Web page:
Set up local port forwarding from source host and port 8080 to destination host localhost and port 3128:
Port forwarding settings

You should also configure vSSH to log in using the Amazon key you just downloaded to your iPhone:
Private key setting

Now let's try to connect!  Once you are connected, you need to send the following command to the Amazon server:
sudo apt-get install squid
Here's what it should look like in vSSH:

How to install the squid web proxy on your server

Typing this command will set up a web proxy on the Amazon cloud server.  Now the shunnel is ready for use whenever you're in an insecure location.

Using the Shunnel

Let's assume you're in an especially sketchy location and you want to use the shunnel.  Here's what you should do:
Start vSSH, connect to the shunnel, and press the home (square) button.  vSSH will stay running in the background - you'll see a little badge to remind you.
vSSH displays a badge when it's running in the background

Now open WiFi Settings and press the little blue button to the right of the name of the insecure network, then scroll all the way to the bottom.  Set up a manual HTTP proxy that points into the shunnel.  The server should be localhost and the port should be 8080.  It should end up looking like this:
Setting up a HTTP proxy through the shunnel

That's it - now you can browse the web safely and securely!  If you want to make sure the shunnel works, open Safari and go to the URL ip.nefsc.noaa.gov (there are other sites which do this with names which are easier to remember, but I trust the U.S. National Observatory better than I trust them).  If you get an Amazon address it means everything worked!
Success!  We're browsing through the shunnel!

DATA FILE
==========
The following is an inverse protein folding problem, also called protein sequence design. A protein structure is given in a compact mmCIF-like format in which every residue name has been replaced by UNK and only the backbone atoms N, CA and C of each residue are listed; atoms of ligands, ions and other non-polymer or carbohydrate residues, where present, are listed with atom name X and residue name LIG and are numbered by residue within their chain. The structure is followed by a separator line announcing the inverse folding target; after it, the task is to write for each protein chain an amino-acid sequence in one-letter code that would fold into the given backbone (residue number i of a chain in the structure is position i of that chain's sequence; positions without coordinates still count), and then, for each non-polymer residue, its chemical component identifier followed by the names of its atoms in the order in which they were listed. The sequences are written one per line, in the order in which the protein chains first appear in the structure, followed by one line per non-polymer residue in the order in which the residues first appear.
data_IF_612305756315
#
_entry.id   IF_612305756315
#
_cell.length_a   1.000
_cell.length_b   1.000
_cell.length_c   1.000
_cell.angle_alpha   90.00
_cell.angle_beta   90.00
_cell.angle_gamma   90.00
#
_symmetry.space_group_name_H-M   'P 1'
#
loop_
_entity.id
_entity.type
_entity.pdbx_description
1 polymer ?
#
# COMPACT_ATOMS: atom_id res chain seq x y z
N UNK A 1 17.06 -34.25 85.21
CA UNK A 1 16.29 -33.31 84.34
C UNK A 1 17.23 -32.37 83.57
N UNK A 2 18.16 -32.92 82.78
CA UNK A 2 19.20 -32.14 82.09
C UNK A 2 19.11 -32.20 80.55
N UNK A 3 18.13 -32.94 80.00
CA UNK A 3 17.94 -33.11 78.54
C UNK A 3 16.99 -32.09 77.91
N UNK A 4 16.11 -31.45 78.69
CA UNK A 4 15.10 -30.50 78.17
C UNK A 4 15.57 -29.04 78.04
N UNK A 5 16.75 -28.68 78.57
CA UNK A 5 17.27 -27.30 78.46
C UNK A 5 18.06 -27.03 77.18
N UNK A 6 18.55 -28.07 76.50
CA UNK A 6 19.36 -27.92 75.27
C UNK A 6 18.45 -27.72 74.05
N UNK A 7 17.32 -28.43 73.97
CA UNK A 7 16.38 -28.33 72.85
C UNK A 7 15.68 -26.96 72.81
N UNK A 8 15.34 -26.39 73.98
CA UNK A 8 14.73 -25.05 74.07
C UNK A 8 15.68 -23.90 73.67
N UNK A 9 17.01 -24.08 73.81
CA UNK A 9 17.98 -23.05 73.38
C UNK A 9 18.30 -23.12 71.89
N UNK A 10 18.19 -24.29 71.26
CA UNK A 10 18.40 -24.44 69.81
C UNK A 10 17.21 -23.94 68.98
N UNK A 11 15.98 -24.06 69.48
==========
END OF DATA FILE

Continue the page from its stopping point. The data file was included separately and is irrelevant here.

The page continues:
Since the whole thing comes for free, there are of course some drawbacks:
  • There's a bandwidth cap - AWS starts costing you money if you create more than 15GB of traffic per month.  So don't.
  • It stops being free after one year - and it's linked to your credit card.  After a year you can either start paying or ask a friend or spouse to help you out.
  • You have to click on vSSH once every 15 minutes - that's how the iPhone keeps background applications from eating up your battery.

Extra Credit

This basic guide should be enough for most users.  If you want to do more with your shunnel, here are some advanced ideas:
  • Give your server a nicer name - you can use free DNS services such as dot.tk or OpenDNS to give your server an easier-to-remember name such as bobs-shunnel.tk instead of the long, cryptic address.
  • Use a jailbroken ssh client instead of vSSH - if your phone is jailbroken you can use an alternative ssh client which can stay forever in the background without nagging you every 15 minutes.  I don't know which jailbroken ssh client is the best - perhaps somebody can suggest one in the comments.
  • Use a more restricted "guest" user on the Amazon server instead of the almighty "root" - this involves running the "adduser" script on the server and copying ~root/.ssh/authorized_keys to ~guest/.ssh/authorized_keys.  
  • Use the shunnel on your computer - you can import the Amazon private key into the PC version of PuTTY to get the same privacy advantage.  You might prefer to use a dynamic SOCKS proxy instead of local port forwarding.